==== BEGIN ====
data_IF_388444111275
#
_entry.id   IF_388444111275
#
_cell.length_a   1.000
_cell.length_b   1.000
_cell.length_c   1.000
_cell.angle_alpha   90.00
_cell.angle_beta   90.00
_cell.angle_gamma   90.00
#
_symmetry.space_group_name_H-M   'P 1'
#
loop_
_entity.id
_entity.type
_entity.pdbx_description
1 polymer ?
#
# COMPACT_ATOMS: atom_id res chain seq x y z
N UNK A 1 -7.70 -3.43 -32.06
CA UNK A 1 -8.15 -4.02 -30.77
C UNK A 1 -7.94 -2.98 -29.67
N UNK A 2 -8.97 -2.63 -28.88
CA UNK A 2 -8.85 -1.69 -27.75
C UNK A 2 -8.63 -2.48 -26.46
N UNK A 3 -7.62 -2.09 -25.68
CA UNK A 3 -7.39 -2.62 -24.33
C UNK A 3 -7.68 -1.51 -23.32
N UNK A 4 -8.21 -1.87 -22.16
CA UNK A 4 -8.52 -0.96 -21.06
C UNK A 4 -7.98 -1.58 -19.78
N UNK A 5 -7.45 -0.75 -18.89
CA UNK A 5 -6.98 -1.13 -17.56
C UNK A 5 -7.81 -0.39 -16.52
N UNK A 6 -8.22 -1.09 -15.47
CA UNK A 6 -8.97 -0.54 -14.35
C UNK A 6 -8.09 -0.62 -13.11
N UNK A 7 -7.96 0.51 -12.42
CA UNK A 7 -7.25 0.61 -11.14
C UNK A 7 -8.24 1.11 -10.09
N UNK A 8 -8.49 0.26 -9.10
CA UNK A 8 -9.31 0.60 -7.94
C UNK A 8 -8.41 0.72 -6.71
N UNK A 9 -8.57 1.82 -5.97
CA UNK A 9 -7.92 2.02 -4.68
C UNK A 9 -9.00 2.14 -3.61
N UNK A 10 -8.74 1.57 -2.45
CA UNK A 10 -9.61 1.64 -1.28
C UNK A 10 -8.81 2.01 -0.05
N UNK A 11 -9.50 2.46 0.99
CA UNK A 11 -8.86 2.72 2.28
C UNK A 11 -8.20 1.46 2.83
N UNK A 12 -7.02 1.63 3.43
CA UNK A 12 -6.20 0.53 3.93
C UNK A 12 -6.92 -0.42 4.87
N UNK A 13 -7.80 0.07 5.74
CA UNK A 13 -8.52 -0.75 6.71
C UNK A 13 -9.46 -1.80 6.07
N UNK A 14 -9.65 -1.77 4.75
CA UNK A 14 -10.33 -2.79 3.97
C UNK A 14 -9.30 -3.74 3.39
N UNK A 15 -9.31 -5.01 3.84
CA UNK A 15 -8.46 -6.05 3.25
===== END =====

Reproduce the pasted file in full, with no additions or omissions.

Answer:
data_IF_388444111275
#
_entry.id   IF_388444111275
#
_cell.length_a   1.000
_cell.length_b   1.000
_cell.length_c   1.000
_cell.angle_alpha   90.00
_cell.angle_beta   90.00
_cell.angle_gamma   90.00
#
_symmetry.space_group_name_H-M   'P 1'
#
loop_
_entity.id
_entity.type
_entity.pdbx_description
1 polymer ?
#
# COMPACT_ATOMS: atom_id res chain seq x y z
N UNK A 1 -7.70 -3.43 -32.06
CA UNK A 1 -8.15 -4.02 -30.77
C UNK A 1 -7.94 -2.98 -29.67
N UNK A 2 -8.97 -2.63 -28.88
CA UNK A 2 -8.85 -1.69 -27.75
C UNK A 2 -8.63 -2.48 -26.46
N UNK A 3 -7.62 -2.09 -25.68
CA UNK A 3 -7.39 -2.62 -24.33
C UNK A 3 -7.68 -1.51 -23.32
N UNK A 4 -8.21 -1.87 -22.16
CA UNK A 4 -8.52 -0.96 -21.06
C UNK A 4 -7.98 -1.58 -19.78
N UNK A 5 -7.45 -0.75 -18.89
CA UNK A 5 -6.98 -1.13 -17.56
C UNK A 5 -7.81 -0.39 -16.52
N UNK A 6 -8.22 -1.09 -15.47
CA UNK A 6 -8.97 -0.54 -14.35
C UNK A 6 -8.09 -0.62 -13.11
N UNK A 7 -7.96 0.51 -12.42
CA UNK A 7 -7.25 0.61 -11.14
C UNK A 7 -8.24 1.11 -10.09
N UNK A 8 -8.49 0.26 -9.10
CA UNK A 8 -9.31 0.60 -7.94
C UNK A 8 -8.41 0.72 -6.71
N UNK A 9 -8.57 1.82 -5.97
CA UNK A 9 -7.92 2.02 -4.68
C UNK A 9 -9.00 2.14 -3.61
N UNK A 10 -8.74 1.57 -2.45
CA UNK A 10 -9.61 1.64 -1.28
C UNK A 10 -8.81 2.01 -0.05
N UNK A 11 -9.50 2.46 0.99
CA UNK A 11 -8.86 2.72 2.28
C UNK A 11 -8.20 1.46 2.83
N UNK A 12 -7.02 1.63 3.43
CA UNK A 12 -6.20 0.53 3.93
C UNK A 12 -6.92 -0.42 4.87
N UNK A 13 -7.80 0.07 5.74
CA UNK A 13 -8.52 -0.75 6.71
C UNK A 13 -9.46 -1.80 6.07
N UNK A 14 -9.65 -1.77 4.75
CA UNK A 14 -10.33 -2.79 3.97
C UNK A 14 -9.30 -3.74 3.39
N UNK A 15 -9.31 -5.01 3.84
CA UNK A 15 -8.46 -6.05 3.25